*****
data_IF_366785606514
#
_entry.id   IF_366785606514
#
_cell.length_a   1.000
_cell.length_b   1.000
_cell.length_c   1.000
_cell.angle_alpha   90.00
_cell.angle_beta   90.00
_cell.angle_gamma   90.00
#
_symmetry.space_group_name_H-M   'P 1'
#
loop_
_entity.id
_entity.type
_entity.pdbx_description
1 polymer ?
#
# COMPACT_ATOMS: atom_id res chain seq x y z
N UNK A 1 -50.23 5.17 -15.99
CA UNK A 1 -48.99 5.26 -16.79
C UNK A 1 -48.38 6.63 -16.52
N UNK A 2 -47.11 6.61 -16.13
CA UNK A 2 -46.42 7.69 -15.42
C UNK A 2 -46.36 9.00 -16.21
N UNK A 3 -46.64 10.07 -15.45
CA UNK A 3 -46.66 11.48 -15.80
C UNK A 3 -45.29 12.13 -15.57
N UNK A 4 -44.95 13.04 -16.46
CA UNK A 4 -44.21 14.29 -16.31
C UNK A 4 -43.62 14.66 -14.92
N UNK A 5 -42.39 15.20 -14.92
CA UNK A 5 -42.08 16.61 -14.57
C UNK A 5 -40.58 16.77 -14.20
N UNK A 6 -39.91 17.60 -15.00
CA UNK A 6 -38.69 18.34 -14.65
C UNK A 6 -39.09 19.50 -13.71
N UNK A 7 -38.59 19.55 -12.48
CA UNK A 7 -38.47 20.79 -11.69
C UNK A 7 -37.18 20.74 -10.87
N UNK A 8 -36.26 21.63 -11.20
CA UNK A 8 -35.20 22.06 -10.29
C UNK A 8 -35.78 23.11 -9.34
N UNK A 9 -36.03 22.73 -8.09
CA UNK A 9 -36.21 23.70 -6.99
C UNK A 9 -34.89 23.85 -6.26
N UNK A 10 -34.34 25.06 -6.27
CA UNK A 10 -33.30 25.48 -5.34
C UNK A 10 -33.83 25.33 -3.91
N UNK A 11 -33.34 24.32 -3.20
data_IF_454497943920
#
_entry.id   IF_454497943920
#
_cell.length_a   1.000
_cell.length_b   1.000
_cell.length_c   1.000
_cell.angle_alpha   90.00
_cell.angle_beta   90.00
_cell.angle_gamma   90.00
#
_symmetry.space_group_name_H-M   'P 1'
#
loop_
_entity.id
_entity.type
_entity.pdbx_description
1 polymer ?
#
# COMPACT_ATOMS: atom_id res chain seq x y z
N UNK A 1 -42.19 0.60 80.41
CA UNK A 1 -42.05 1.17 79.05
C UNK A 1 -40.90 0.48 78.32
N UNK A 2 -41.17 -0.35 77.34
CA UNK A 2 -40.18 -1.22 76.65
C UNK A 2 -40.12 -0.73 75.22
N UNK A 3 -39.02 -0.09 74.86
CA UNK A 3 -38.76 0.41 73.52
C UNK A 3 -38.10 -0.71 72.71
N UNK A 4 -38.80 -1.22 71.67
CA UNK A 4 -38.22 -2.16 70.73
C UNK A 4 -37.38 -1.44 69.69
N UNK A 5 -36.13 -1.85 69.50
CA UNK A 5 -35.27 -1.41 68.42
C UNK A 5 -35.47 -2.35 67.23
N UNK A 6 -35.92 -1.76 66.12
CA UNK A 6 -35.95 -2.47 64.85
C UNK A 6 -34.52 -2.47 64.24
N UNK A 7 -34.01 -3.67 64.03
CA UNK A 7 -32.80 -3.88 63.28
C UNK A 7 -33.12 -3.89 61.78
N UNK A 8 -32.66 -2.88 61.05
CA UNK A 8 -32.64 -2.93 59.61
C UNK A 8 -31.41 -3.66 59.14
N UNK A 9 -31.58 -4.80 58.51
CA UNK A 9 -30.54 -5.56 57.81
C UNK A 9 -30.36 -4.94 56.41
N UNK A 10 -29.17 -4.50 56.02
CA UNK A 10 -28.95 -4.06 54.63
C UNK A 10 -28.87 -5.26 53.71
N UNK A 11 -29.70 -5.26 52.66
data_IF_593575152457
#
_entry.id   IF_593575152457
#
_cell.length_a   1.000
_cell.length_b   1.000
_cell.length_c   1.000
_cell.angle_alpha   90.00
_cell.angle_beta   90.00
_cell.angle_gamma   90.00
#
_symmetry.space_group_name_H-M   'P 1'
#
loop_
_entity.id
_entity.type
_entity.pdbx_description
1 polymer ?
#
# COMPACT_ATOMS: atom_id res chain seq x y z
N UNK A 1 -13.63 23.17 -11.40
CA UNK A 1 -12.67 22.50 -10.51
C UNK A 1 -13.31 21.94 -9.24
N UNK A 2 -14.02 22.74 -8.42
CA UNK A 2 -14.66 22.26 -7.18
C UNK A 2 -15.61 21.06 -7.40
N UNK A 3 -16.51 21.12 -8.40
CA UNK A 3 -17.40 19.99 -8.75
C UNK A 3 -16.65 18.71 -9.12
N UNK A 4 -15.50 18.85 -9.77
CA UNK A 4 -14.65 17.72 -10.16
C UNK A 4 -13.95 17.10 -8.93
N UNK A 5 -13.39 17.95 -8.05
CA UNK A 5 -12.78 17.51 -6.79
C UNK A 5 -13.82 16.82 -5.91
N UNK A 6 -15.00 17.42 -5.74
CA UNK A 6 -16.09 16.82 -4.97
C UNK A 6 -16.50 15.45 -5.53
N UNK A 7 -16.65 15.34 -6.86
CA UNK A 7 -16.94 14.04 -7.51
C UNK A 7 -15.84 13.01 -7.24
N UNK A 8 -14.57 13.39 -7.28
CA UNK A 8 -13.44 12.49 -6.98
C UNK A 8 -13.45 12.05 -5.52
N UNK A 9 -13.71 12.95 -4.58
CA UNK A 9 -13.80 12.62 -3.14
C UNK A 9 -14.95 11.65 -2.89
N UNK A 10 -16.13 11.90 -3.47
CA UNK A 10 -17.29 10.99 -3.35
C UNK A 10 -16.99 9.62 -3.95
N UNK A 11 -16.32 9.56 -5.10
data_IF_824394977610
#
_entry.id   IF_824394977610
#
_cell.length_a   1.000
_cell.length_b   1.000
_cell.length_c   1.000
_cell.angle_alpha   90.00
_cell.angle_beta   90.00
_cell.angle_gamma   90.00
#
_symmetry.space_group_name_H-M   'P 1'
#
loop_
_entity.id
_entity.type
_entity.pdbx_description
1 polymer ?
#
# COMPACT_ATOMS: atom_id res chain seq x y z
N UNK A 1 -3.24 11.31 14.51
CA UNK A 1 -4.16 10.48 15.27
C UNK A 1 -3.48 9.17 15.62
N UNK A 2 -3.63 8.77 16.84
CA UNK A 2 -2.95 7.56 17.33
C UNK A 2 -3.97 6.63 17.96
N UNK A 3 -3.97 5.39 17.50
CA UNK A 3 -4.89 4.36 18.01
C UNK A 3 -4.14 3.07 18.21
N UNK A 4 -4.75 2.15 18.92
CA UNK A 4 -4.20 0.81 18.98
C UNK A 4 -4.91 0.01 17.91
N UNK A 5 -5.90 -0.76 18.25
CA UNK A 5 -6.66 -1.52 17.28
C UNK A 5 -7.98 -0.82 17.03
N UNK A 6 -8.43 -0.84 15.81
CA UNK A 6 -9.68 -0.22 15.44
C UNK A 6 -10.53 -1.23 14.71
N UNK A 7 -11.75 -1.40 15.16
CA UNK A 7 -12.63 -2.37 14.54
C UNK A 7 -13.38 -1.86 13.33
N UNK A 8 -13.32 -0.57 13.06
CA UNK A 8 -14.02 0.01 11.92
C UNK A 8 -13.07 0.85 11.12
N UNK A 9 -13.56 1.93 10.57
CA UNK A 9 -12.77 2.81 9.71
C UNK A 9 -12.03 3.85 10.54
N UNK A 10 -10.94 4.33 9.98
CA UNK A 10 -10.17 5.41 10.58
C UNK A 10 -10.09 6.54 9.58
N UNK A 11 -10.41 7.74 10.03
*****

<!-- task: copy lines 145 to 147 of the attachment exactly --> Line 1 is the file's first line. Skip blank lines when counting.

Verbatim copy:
CA UNK A 8 -13.44 12.49 -6.98
C UNK A 8 -13.45 12.05 -5.52
N UNK A 9 -13.71 12.95 -4.58